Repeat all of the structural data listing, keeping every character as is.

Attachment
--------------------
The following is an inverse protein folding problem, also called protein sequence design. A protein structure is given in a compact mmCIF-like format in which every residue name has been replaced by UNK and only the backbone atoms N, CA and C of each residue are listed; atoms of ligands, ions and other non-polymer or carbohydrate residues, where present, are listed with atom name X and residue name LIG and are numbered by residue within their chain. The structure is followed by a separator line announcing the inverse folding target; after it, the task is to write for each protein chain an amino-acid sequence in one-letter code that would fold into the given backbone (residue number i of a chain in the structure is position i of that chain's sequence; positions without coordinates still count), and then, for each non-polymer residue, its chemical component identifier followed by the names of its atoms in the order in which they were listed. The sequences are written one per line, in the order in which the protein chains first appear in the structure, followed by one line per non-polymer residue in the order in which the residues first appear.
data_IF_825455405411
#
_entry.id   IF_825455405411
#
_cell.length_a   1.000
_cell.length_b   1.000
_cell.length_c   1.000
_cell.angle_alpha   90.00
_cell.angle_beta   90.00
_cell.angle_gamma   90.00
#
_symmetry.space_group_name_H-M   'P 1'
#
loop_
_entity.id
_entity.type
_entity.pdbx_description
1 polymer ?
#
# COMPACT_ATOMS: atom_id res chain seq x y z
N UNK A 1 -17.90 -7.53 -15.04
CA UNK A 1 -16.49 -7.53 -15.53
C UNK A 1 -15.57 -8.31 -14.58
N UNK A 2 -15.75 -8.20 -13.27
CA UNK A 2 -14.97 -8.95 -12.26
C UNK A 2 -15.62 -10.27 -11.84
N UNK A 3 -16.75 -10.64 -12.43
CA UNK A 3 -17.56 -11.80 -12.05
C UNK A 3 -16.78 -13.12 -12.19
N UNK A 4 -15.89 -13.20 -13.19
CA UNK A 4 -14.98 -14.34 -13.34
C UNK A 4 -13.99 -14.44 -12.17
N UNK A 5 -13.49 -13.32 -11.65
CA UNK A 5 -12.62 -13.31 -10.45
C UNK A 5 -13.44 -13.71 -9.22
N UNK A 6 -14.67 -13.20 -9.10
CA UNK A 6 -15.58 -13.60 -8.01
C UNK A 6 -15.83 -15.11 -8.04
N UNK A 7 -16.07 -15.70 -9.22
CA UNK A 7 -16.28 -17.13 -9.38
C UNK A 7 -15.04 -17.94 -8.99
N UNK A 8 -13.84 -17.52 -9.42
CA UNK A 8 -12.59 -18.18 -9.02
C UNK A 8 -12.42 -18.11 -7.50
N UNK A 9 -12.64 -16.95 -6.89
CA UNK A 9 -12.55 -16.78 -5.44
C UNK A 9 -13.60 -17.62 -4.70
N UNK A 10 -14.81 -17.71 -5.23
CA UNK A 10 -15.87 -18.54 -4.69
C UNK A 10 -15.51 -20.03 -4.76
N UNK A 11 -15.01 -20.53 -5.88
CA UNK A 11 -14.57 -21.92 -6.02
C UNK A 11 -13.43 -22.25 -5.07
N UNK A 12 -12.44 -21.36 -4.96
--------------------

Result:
The following is an inverse protein folding problem, also called protein sequence design. A protein structure is given in a compact mmCIF-like format in which every residue name has been replaced by UNK and only the backbone atoms N, CA and C of each residue are listed; atoms of ligands, ions and other non-polymer or carbohydrate residues, where present, are listed with atom name X and residue name LIG and are numbered by residue within their chain. The structure is followed by a separator line announcing the inverse folding target; after it, the task is to write for each protein chain an amino-acid sequence in one-letter code that would fold into the given backbone (residue number i of a chain in the structure is position i of that chain's sequence; positions without coordinates still count), and then, for each non-polymer residue, its chemical component identifier followed by the names of its atoms in the order in which they were listed. The sequences are written one per line, in the order in which the protein chains first appear in the structure, followed by one line per non-polymer residue in the order in which the residues first appear.
data_IF_825455405411
#
_entry.id   IF_825455405411
#
_cell.length_a   1.000
_cell.length_b   1.000
_cell.length_c   1.000
_cell.angle_alpha   90.00
_cell.angle_beta   90.00
_cell.angle_gamma   90.00
#
_symmetry.space_group_name_H-M   'P 1'
#
loop_
_entity.id
_entity.type
_entity.pdbx_description
1 polymer ?
#
# COMPACT_ATOMS: atom_id res chain seq x y z
N UNK A 1 -17.90 -7.53 -15.04
CA UNK A 1 -16.49 -7.53 -15.53
C UNK A 1 -15.57 -8.31 -14.58
N UNK A 2 -15.75 -8.20 -13.27
CA UNK A 2 -14.97 -8.95 -12.26
C UNK A 2 -15.62 -10.27 -11.84
N UNK A 3 -16.75 -10.64 -12.43
CA UNK A 3 -17.56 -11.80 -12.05
C UNK A 3 -16.78 -13.12 -12.19
N UNK A 4 -15.89 -13.20 -13.19
CA UNK A 4 -14.98 -14.34 -13.34
C UNK A 4 -13.99 -14.44 -12.17
N UNK A 5 -13.49 -13.32 -11.65
CA UNK A 5 -12.62 -13.31 -10.45
C UNK A 5 -13.44 -13.71 -9.22
N UNK A 6 -14.67 -13.20 -9.10
CA UNK A 6 -15.58 -13.60 -8.01
C UNK A 6 -15.83 -15.11 -8.04
N UNK A 7 -16.07 -15.70 -9.22
CA UNK A 7 -16.28 -17.13 -9.38
C UNK A 7 -15.04 -17.94 -8.99
N UNK A 8 -13.84 -17.52 -9.42
CA UNK A 8 -12.59 -18.18 -9.02
C UNK A 8 -12.42 -18.11 -7.50
N UNK A 9 -12.64 -16.95 -6.89
CA UNK A 9 -12.55 -16.78 -5.44
C UNK A 9 -13.60 -17.62 -4.70
N UNK A 10 -14.81 -17.71 -5.23
CA UNK A 10 -15.87 -18.54 -4.69
C UNK A 10 -15.51 -20.03 -4.76
N UNK A 11 -15.01 -20.53 -5.88
CA UNK A 11 -14.57 -21.92 -6.02
C UNK A 11 -13.43 -22.25 -5.07
N UNK A 12 -12.44 -21.36 -4.96